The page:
parmesan cheese – as a garnish. It’s so good
red pepper flakes – super delicious as a topper at the end, along with the parmesan. I just bought some at Aldi, but if you’re a frequent delivery-pizza buyer, those little packs work too. (Ask me how I know. Back when we could afford to order pizza, we did! And I always had dozens of packets of red pepper flakes from various pizza chains. Ah, memories! Now I have a brand new fridge and have had no delivery pizza in our new home, so I had to buy red pepper flakes.)
fresh kale, fresh spinach, or even frozen spinach (thawed and drained) – If you have frozen spinach, put it in a colander in the sink and run some cool water over it to thaw it. Then, smush it down with a spoon to get the remaining water out of it. Now it’s ready to use. It still tastes good! Great, in fact. And that helpful hint makes zuppa toscana an easy meal to make from your freezer stash.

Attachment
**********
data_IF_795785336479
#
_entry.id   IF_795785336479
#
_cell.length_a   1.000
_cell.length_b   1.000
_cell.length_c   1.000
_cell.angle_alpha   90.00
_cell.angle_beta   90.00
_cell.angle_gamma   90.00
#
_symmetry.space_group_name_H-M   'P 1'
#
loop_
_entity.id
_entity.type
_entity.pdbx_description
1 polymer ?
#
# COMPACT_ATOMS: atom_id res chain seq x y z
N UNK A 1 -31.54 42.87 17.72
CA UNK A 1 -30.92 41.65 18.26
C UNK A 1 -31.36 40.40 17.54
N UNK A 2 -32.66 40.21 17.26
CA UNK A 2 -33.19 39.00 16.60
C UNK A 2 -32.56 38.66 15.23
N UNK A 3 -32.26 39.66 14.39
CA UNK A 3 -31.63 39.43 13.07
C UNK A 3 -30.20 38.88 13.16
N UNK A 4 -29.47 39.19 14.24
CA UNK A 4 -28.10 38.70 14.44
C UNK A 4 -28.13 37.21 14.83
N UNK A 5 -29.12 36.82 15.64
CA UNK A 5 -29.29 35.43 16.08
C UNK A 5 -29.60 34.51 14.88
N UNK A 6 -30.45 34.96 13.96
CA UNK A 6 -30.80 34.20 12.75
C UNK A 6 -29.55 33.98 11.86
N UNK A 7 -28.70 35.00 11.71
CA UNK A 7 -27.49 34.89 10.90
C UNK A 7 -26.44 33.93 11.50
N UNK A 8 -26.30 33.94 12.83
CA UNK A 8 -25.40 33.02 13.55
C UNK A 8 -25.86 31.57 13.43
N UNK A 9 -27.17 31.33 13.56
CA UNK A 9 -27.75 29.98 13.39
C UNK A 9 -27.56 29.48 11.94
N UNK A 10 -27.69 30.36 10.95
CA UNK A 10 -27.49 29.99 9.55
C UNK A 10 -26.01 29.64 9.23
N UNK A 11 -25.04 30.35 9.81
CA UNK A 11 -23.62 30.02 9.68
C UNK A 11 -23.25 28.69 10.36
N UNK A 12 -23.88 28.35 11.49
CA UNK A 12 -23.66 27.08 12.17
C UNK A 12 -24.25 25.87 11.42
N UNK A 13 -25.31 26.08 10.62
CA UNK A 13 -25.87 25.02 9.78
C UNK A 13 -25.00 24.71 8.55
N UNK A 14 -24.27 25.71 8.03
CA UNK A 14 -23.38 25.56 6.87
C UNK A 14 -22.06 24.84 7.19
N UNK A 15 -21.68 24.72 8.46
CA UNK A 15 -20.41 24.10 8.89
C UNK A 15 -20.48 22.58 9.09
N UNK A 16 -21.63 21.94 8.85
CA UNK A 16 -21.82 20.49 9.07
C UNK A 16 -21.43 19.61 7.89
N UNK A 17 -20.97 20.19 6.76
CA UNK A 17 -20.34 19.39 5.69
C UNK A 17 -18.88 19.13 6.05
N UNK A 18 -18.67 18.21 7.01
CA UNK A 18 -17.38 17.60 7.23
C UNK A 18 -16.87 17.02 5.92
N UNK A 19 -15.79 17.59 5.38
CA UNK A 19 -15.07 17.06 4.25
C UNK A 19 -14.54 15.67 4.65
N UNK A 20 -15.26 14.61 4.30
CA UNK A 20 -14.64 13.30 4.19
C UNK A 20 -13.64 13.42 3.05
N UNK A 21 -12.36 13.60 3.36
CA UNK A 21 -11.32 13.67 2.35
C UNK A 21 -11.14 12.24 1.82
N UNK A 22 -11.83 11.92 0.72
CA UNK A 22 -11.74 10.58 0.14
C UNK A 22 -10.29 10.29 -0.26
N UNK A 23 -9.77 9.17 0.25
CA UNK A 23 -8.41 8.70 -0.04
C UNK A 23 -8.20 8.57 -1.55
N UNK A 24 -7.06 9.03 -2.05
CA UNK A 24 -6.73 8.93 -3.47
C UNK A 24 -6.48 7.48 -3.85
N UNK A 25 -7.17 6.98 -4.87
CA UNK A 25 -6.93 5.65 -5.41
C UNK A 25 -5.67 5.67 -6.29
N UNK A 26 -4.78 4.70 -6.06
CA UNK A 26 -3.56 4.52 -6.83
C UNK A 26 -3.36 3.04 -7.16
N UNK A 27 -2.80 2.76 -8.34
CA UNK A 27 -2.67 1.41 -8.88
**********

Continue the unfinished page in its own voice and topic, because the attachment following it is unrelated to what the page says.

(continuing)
cream, half-and-half, or whole milk – I think the original recipe calls for heavy cream, but you can substitute other kinds of milk.
seasonings to taste – salt and pepper, maybe a dash of oregano, garlic, etc.
Remove sausage from casings if you bought this kind. If you bought bulk Italian sausage, you’re good.
Dice onions and celery. You can put them together in some kind of container.
Cut up the potatoes. I personally like cubes that are a little larger – maybe one and a quarter to one and a half inches (1 1/4″ to 1 1/2″) – but don’t stress over it.
Thaw your homemade chicken broth or crumble up the little bouillon cubes.
Instructions for making Zuppa Toscana:
- Crumble sausage into a large soup pot and brown the sausage over medium or medium-high heat until it’s fully cooked. Stand over it and keep it stirred so 1) it doesn’t burn or 2) morph into one huge clump of cooked sausage and c) so you can smell that great aroma of the sausage cooking. This takes some time – about five to seven minutes.